As a result, different materials and surface finishes in combination with different light sources, whether artifical or natural, can make colours appear different. In the same way, the colour of two samples can appear the same under one light but different under another – known as a metameric failure or more accurately, an illuminant metameric failure.
Most types of fluorescent lights produce an irregular or peaky spectral emittance curve, so that two materials under fluorescent light might not match, even though they are a metameric match to an incandescent white light source with a nearly flat or smooth emittance curve.
Other metameric failures such as a geometric metameric failure can occur when two samples match when viewed from one angle, but then fail to match when viewed from a different angle. This kind of failure is especially common in metallic or pearlescent finishes.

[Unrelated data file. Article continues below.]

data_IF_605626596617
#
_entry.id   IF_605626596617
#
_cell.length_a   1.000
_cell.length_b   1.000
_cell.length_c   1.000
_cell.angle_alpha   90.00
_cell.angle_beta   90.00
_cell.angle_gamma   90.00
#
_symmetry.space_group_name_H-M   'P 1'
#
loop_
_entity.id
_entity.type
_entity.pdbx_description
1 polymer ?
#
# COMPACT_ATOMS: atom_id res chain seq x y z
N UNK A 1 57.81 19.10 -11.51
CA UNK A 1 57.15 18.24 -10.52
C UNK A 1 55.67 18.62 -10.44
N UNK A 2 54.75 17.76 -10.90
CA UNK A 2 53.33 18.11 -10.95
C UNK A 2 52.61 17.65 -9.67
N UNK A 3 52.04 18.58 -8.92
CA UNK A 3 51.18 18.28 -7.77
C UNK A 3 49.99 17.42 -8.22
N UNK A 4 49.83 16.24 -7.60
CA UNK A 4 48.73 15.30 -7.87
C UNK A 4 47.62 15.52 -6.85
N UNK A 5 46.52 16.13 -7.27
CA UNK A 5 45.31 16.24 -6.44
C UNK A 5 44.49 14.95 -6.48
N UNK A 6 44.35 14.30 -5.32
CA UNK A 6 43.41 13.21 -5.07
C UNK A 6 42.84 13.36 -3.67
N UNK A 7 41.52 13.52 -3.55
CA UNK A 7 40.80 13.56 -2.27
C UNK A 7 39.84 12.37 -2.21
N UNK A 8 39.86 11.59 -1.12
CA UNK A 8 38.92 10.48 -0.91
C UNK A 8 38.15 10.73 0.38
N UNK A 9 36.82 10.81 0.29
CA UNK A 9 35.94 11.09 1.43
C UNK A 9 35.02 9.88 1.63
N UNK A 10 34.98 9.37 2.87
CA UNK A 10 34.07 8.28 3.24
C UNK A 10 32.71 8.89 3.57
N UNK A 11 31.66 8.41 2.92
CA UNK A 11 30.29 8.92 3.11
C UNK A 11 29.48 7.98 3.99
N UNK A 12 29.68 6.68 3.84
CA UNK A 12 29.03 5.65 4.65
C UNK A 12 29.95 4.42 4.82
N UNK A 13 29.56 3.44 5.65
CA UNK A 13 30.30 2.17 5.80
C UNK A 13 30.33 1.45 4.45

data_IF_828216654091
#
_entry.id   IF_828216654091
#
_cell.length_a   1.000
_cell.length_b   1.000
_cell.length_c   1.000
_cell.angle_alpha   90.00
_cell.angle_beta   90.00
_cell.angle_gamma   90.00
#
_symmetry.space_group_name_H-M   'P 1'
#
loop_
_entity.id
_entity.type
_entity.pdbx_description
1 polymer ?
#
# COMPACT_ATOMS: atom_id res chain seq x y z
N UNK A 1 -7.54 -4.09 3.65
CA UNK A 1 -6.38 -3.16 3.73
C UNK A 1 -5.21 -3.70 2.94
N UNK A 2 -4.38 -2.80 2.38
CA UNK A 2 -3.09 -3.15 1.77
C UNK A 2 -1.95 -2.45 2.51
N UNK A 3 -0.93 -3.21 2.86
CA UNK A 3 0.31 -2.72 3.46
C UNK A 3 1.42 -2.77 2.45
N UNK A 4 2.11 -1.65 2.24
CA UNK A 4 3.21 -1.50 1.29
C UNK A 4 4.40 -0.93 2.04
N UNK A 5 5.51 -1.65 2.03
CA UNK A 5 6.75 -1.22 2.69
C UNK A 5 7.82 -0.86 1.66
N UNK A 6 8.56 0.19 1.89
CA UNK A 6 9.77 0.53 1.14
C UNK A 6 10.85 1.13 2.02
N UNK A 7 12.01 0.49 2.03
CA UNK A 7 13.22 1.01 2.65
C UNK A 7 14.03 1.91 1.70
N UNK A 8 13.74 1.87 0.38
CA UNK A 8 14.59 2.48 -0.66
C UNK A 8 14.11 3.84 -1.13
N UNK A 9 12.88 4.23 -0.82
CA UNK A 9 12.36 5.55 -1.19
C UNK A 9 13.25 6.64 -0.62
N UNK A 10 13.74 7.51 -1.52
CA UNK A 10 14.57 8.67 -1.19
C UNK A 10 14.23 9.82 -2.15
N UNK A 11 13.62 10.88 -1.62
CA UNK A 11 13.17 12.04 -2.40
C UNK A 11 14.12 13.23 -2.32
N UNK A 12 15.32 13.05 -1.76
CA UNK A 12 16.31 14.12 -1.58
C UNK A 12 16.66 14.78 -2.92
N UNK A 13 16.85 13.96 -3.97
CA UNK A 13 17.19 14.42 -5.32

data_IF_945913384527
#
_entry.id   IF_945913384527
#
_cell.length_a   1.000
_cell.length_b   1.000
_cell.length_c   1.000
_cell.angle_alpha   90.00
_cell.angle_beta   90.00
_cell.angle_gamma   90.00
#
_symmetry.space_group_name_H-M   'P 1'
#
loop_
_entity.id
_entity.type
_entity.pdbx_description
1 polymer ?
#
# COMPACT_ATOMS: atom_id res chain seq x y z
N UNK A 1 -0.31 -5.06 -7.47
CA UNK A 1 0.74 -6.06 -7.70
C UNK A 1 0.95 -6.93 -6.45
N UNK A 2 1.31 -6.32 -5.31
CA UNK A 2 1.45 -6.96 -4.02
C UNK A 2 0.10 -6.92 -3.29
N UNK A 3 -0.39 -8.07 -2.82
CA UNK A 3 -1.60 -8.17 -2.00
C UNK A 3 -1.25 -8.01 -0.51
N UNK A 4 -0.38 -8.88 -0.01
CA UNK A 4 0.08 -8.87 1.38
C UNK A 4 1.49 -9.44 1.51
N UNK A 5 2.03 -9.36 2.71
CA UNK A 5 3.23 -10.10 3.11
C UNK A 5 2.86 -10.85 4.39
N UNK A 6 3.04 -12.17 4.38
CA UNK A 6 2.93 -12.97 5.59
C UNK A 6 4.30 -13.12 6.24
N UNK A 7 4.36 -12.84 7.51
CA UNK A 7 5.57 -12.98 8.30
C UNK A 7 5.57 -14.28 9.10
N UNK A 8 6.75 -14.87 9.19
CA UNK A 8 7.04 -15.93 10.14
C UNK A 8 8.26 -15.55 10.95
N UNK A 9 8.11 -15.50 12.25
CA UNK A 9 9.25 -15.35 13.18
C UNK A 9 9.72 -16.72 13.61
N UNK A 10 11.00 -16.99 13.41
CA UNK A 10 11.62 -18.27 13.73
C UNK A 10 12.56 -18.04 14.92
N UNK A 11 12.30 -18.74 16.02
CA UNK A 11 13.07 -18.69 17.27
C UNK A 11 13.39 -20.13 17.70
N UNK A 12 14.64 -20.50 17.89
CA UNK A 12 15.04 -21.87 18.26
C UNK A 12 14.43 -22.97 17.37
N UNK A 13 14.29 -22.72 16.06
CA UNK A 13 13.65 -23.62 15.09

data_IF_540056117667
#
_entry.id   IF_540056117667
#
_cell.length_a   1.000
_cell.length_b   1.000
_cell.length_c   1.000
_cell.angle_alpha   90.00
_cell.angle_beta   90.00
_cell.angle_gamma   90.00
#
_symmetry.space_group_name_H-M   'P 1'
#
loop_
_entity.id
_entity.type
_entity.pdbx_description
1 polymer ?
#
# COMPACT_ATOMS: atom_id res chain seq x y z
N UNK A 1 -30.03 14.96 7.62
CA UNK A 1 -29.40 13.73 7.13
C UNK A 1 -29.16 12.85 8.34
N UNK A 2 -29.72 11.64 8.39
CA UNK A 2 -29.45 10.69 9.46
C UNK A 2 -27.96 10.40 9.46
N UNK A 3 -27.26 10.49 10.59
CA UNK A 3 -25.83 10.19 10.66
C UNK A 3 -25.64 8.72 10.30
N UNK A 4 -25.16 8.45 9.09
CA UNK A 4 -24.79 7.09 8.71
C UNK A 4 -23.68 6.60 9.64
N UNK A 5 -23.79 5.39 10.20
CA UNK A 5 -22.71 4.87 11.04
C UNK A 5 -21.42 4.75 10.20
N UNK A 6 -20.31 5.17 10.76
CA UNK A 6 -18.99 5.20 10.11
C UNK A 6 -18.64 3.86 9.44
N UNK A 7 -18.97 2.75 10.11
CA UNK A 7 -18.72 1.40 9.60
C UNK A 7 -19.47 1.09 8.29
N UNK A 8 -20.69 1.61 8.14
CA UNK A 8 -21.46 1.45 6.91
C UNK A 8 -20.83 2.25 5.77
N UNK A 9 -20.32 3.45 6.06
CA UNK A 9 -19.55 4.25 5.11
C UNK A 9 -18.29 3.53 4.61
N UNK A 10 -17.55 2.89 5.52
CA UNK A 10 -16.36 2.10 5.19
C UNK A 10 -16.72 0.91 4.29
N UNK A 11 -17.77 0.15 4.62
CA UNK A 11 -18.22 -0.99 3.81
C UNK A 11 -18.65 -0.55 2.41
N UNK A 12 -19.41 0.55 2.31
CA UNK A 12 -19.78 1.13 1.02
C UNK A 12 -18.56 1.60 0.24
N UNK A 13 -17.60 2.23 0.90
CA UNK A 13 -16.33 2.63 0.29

Finally, a field-size metameric failure can occur because the relative proportions of the three cone types in the retina vary from the centre of the visual field to the periphery, so that colours which match when viewed as very small, centrally fixated areas may appear different when presented as large colour areas.
Colours can also look different, dependant upon the background or surrounding colours and in contrast, different colours can also look the same. See the identical colour swatches below:
You will notice from the same colour stack on the right that when a divider obscures the joint between two colours, then the difference is eliminated and the colours appear the same.
When colour matching to a sample, it is important for the customer to understand the possibility of metameric failure. To achieve the best possible results, Asia Poly’s colour lab need to know details of the product in its final application. Armed with this information, any colour match can be compared under the correct conditions.